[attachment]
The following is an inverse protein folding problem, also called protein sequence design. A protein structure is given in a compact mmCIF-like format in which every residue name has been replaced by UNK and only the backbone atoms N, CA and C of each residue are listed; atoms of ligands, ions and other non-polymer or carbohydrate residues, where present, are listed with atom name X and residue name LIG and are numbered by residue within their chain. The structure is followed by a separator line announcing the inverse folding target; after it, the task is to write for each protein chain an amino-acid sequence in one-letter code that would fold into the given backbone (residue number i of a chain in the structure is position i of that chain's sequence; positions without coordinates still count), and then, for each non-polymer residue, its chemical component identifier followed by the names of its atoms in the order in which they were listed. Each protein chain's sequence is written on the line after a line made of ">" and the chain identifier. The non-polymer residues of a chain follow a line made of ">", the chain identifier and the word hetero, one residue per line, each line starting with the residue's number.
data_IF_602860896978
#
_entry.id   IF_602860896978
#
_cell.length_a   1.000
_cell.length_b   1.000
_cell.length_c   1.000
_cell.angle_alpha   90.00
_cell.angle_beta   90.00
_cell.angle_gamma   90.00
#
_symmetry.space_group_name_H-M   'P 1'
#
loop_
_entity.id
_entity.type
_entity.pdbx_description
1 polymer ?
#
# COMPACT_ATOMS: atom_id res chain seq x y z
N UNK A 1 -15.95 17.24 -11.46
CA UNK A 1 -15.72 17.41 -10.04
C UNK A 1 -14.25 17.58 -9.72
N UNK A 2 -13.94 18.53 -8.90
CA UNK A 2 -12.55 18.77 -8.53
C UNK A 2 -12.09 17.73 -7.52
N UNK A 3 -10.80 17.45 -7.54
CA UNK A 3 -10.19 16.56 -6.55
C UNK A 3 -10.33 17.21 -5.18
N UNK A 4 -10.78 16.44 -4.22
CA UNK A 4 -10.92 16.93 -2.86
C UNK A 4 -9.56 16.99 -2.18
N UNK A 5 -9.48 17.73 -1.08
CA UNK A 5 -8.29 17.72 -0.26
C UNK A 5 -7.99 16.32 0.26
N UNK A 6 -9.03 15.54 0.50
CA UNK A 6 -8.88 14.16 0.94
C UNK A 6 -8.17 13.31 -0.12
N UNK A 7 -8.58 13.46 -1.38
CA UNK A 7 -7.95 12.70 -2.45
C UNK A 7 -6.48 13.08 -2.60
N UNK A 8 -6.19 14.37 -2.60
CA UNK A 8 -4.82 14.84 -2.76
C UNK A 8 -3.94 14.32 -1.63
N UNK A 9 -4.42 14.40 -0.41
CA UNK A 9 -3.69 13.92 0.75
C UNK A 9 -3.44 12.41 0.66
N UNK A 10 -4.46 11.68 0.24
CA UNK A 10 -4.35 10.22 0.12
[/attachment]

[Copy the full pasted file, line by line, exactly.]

The following is an inverse protein folding problem, also called protein sequence design. A protein structure is given in a compact mmCIF-like format in which every residue name has been replaced by UNK and only the backbone atoms N, CA and C of each residue are listed; atoms of ligands, ions and other non-polymer or carbohydrate residues, where present, are listed with atom name X and residue name LIG and are numbered by residue within their chain. The structure is followed by a separator line announcing the inverse folding target; after it, the task is to write for each protein chain an amino-acid sequence in one-letter code that would fold into the given backbone (residue number i of a chain in the structure is position i of that chain's sequence; positions without coordinates still count), and then, for each non-polymer residue, its chemical component identifier followed by the names of its atoms in the order in which they were listed. Each protein chain's sequence is written on the line after a line made of ">" and the chain identifier. The non-polymer residues of a chain follow a line made of ">", the chain identifier and the word hetero, one residue per line, each line starting with the residue's number.
data_IF_602860896978
#
_entry.id   IF_602860896978
#
_cell.length_a   1.000
_cell.length_b   1.000
_cell.length_c   1.000
_cell.angle_alpha   90.00
_cell.angle_beta   90.00
_cell.angle_gamma   90.00
#
_symmetry.space_group_name_H-M   'P 1'
#
loop_
_entity.id
_entity.type
_entity.pdbx_description
1 polymer ?
#
# COMPACT_ATOMS: atom_id res chain seq x y z
N UNK A 1 -15.95 17.24 -11.46
CA UNK A 1 -15.72 17.41 -10.04
C UNK A 1 -14.25 17.58 -9.72
N UNK A 2 -13.94 18.53 -8.90
CA UNK A 2 -12.55 18.77 -8.53
C UNK A 2 -12.09 17.73 -7.52
N UNK A 3 -10.80 17.45 -7.54
CA UNK A 3 -10.19 16.56 -6.55
C UNK A 3 -10.33 17.21 -5.18
N UNK A 4 -10.78 16.44 -4.22
CA UNK A 4 -10.92 16.93 -2.86
C UNK A 4 -9.56 16.99 -2.18
N UNK A 5 -9.48 17.73 -1.08
CA UNK A 5 -8.29 17.72 -0.26
C UNK A 5 -7.99 16.32 0.26
N UNK A 6 -9.03 15.54 0.50
CA UNK A 6 -8.88 14.16 0.94
C UNK A 6 -8.17 13.31 -0.12
N UNK A 7 -8.58 13.46 -1.38
CA UNK A 7 -7.95 12.70 -2.45
C UNK A 7 -6.48 13.08 -2.60
N UNK A 8 -6.19 14.37 -2.60
CA UNK A 8 -4.82 14.84 -2.76
C UNK A 8 -3.94 14.32 -1.63
N UNK A 9 -4.42 14.40 -0.41
CA UNK A 9 -3.69 13.92 0.75
C UNK A 9 -3.44 12.41 0.66
N UNK A 10 -4.46 11.68 0.24
CA UNK A 10 -4.35 10.22 0.12